My sister and I are beneficiaries of my Dad's trust. He is deceased. My sister-in-law is the trustee. There are clear issues of breach of fudiciary responsibility. My sister and I have an appointment to go to a lawyer I spoke with to see about our case and he told me to bring a copy of the will and trust.
My sister called the lawyer that drew this up for my dad and was told that they had to have the permission of the trustee. We have never seen the will and my sister has a copy of the amended trust but not the original. My Dad had Alzeheimer's when the amended trust was drawn up and I have letters to prove this. Why do I need the trustee's permission to have a copy? Is this typical? She definitely won't give me one...
At this point the lawyer is either representing the successor trustee or no one. The trustee is likely required to provide you with a copy. I would either write to her requesting the copies or have an attorney do it for you. You do not say when your father died. If it was recent, the court might not have a problem with your not having the copie, yet. If the trustee refuses your written request, then I think you are going to need to hire a probate attorney and petition the court.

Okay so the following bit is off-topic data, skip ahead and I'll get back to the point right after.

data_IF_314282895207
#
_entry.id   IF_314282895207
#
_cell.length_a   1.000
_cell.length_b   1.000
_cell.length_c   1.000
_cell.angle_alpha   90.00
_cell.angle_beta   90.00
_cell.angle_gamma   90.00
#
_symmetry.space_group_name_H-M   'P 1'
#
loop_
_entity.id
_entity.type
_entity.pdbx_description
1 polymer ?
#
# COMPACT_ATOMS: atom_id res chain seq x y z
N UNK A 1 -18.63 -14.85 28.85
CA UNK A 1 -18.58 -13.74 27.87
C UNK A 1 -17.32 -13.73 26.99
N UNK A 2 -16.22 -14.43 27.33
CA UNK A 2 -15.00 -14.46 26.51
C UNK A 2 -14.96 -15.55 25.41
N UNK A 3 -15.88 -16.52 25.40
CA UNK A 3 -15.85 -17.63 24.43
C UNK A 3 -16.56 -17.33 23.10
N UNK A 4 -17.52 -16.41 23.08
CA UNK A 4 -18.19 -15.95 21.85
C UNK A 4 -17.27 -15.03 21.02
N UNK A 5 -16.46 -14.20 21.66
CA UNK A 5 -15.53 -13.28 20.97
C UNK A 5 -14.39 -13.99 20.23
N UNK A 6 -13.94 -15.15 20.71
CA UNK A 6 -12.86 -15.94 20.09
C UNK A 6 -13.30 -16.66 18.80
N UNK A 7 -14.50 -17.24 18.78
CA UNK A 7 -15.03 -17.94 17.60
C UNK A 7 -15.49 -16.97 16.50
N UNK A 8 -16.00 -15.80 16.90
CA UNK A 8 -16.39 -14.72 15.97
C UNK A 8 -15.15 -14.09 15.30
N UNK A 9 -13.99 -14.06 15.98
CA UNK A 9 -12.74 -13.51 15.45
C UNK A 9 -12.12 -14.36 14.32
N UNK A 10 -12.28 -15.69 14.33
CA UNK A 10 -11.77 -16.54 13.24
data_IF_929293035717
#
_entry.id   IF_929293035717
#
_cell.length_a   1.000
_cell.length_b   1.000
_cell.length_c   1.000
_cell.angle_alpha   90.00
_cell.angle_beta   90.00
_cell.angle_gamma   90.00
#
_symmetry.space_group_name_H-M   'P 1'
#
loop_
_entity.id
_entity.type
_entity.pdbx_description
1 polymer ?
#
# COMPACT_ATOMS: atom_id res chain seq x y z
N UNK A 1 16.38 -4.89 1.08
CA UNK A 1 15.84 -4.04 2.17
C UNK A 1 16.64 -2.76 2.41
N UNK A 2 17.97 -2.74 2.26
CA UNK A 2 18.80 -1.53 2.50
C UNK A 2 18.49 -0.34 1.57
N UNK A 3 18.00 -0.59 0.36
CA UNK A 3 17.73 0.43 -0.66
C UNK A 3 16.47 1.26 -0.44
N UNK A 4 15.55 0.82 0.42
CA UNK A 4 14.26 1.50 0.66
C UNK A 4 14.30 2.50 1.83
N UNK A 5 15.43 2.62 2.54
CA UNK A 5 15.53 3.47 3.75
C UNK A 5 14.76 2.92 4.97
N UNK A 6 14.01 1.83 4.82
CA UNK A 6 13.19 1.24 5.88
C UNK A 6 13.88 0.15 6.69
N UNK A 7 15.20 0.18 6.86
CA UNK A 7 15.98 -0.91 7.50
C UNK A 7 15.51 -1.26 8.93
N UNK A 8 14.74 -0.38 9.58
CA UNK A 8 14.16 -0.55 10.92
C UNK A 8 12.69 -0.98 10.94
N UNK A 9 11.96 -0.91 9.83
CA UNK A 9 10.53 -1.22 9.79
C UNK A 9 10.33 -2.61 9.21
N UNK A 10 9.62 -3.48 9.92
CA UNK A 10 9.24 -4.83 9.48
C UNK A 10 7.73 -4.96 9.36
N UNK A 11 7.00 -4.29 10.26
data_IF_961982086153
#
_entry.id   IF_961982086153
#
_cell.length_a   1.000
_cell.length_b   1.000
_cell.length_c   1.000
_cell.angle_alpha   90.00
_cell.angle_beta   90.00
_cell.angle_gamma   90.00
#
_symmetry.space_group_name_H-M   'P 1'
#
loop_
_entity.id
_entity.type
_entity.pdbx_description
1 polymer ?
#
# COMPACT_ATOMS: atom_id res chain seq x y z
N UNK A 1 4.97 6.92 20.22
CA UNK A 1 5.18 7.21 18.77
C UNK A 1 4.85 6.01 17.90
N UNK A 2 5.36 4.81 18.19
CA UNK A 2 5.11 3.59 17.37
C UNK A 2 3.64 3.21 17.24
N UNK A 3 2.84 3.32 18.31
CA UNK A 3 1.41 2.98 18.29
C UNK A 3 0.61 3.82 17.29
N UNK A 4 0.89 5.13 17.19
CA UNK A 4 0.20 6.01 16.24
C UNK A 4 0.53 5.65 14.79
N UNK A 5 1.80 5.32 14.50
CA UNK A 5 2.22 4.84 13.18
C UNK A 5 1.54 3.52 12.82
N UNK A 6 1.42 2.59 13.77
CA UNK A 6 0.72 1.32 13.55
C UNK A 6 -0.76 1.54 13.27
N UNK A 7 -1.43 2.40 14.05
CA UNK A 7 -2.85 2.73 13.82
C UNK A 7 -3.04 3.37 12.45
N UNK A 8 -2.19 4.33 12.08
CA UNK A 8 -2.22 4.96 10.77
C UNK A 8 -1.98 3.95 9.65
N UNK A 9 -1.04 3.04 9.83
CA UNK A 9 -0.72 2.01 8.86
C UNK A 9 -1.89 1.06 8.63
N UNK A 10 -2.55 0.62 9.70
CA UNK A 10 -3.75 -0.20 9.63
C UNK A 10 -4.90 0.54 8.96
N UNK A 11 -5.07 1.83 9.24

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2 lawyers agree
Elder Law Attorney
Agree that asking first is good policy, but I betcha you'll be heading to probate court to force production of the full document plus accountings.
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4 lawyers agree
Estate Planning Attorney
I agree with the other two answers-so the answer to your question is-YES-it is typical.
The answer given does not imply that an attorney-client relationship has been established and your best course of action is to have legal representation in this matter.
Lawsuit / Dispute Attorney
Under the NC Uniform Trust Code, the Trustee should provide a copy of the Trust instrument upon the reasonable request of a qualified beneficiary. N.C. Gen. Stat. § 36C-8-813. If the Trustee does not produce a copy of the Trust instrument in response to such a request, a qualified beneficiary can initiate an action before the County Clerk to compel the Trustee to do so. N.C. Gen. Stat. § 36C-2-201 et. seq. You should contact a qualified Trust and Estates attorney who has experience in litigating Trust matters.
The response above is provided for informational purposes only, is not intended as legal advice, and does not create an attorney/client relationship. You should contact a qualified attorney in your area to discuss the matter.